And it was an incredibly dark painting, thinking this painting reminds me of Tom, too.


And as bizarre as it sounds, that was the moment Beth later told Leslie that Tom TULLEN picked to propose to her.


He chose the most public place possible, a gallery in this world famous museum, the Metropolitan Museum of Art. He'd proposed to Beth before, but never like this.


He pulls this ring out, gets on his knees and proposes to her again. And she said, I was not she didn't feel safe enough to say no. She knew she was in a dangerous situation. So she said to him, I need more time.


She was like, so upset because he said, you know, it's now or never. And her response to him was it has to be never.


And these were words right out of best mouth. Beth rushed out of the museum. TULLEN pursued her. He was screaming, I'm going to go get drunk with my friends. She was just going to go back, get her stuff and get out. And he at the last. It hopped in the cab with her and they ended up back at his apartment at some point that night, Beth called her brother. In retrospect, he says she sounded terrified.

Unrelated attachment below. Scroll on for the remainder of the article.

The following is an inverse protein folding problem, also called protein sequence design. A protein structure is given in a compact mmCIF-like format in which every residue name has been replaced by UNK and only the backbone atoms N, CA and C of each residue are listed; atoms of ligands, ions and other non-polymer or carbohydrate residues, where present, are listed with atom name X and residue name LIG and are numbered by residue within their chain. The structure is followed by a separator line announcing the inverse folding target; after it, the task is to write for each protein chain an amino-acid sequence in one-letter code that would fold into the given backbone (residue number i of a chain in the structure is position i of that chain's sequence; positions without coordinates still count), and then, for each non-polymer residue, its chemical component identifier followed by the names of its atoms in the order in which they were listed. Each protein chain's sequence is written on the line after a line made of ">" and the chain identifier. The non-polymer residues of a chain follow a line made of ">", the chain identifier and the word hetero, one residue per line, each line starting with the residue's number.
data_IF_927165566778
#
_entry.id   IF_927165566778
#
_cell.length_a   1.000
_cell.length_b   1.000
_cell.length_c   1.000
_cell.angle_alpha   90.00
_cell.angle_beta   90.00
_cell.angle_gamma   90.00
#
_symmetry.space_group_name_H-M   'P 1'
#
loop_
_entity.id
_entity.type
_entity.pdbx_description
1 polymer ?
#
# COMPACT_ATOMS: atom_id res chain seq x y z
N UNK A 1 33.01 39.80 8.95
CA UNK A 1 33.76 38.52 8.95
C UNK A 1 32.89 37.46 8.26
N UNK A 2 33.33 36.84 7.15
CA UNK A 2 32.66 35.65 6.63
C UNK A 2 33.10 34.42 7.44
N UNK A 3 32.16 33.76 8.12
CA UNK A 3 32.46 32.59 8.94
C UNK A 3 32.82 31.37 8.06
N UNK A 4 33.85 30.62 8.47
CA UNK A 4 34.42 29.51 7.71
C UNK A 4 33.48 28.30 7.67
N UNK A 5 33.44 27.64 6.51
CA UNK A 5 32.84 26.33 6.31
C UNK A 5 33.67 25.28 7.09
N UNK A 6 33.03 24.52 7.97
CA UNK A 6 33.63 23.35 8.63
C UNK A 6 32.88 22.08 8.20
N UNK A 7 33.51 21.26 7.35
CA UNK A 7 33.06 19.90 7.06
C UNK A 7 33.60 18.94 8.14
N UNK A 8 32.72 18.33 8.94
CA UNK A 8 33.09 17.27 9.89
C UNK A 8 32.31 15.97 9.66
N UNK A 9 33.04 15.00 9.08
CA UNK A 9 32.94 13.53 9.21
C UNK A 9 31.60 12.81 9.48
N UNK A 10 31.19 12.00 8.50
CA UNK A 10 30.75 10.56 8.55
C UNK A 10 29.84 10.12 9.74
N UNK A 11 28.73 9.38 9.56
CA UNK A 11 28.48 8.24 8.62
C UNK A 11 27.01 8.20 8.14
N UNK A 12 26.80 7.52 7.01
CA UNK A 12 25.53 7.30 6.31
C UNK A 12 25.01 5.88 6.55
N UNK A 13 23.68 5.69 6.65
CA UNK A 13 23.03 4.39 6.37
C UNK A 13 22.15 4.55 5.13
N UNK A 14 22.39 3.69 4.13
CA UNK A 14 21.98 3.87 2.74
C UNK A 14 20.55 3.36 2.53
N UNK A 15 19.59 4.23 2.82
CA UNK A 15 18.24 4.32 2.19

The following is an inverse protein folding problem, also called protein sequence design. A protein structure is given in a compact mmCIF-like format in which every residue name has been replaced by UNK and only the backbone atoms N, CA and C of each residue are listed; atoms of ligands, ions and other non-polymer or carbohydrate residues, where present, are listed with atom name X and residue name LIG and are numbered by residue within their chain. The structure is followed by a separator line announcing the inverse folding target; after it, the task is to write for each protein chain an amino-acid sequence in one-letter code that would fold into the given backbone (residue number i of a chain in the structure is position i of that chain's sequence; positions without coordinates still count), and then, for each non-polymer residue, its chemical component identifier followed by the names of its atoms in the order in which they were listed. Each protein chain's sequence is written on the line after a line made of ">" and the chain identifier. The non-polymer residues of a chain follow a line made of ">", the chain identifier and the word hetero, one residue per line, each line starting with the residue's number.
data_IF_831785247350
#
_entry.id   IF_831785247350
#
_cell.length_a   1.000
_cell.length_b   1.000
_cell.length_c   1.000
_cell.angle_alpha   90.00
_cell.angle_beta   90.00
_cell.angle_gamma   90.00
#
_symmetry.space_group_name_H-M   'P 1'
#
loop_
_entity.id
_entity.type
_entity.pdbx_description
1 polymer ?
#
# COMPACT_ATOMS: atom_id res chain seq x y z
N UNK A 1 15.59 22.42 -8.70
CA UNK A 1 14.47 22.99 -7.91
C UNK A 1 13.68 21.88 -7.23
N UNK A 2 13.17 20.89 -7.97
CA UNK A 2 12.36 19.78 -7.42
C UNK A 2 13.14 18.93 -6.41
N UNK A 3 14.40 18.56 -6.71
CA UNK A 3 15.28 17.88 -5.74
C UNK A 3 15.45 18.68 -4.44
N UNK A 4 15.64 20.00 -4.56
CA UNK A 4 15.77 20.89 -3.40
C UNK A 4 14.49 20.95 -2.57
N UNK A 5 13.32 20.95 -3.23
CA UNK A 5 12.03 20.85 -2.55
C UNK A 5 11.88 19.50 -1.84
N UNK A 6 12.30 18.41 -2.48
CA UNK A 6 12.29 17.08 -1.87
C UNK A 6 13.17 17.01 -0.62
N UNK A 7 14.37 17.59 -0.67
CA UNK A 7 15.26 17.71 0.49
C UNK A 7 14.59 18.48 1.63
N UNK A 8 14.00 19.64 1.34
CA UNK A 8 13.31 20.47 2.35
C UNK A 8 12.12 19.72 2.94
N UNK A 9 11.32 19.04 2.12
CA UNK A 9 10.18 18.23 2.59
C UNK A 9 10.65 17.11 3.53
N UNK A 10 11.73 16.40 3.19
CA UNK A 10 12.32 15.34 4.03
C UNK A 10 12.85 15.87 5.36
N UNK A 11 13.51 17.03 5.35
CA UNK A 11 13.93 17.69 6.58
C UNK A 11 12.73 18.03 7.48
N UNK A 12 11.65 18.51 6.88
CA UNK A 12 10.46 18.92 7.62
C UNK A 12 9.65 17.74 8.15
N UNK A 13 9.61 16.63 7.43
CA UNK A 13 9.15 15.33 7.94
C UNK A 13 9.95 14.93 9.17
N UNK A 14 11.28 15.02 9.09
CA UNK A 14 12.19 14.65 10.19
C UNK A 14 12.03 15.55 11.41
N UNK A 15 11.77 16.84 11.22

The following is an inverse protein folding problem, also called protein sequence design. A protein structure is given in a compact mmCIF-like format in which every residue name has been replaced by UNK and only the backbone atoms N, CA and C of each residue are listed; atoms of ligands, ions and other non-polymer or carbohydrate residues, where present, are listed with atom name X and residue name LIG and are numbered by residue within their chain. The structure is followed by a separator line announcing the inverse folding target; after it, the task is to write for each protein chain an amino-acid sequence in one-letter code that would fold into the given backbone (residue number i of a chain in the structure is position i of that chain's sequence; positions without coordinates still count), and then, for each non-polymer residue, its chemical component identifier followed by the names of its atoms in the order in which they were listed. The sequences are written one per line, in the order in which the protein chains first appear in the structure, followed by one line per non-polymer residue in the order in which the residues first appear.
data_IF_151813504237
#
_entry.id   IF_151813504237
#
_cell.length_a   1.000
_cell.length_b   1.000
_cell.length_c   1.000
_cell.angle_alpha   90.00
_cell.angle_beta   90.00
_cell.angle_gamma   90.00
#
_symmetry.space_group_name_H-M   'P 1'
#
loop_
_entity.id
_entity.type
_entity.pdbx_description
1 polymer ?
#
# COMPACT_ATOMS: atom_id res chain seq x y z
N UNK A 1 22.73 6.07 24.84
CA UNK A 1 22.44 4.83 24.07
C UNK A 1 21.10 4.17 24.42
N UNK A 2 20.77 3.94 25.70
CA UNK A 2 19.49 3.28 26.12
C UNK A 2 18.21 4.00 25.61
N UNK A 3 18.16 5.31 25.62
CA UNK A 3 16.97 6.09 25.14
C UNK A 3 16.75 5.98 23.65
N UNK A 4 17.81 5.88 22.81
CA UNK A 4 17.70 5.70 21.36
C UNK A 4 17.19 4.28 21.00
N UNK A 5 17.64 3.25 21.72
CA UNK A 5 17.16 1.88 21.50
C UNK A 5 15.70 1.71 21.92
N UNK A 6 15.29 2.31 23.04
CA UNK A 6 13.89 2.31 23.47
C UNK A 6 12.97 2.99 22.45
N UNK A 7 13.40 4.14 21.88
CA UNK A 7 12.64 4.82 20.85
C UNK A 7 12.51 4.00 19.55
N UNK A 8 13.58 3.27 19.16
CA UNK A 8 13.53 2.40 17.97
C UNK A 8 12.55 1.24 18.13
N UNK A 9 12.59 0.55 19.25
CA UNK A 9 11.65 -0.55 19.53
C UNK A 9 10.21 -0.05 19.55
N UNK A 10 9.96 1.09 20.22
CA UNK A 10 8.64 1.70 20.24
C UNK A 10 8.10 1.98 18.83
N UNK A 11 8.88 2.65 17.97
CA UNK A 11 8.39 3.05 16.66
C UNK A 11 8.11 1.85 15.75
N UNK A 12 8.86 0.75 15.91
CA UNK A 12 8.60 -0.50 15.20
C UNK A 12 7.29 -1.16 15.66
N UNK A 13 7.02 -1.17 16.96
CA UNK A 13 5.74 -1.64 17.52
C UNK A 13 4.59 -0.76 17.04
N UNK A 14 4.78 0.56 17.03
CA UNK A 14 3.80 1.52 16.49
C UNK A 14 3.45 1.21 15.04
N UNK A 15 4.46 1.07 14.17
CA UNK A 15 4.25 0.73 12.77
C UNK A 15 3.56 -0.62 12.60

Her words were very measured. She was talking very slowly and enunciating very clearly, unlike her. And she kept saying, I'm here with Tom in the city and we're trying to work things out. And I didn't even think to ask her, are you OK? Or cough twice if you are in trouble or something like that.


He had no idea his sister was in danger. That was sort of tired. I didn't want to deal with the breaking up, making up kind of thing.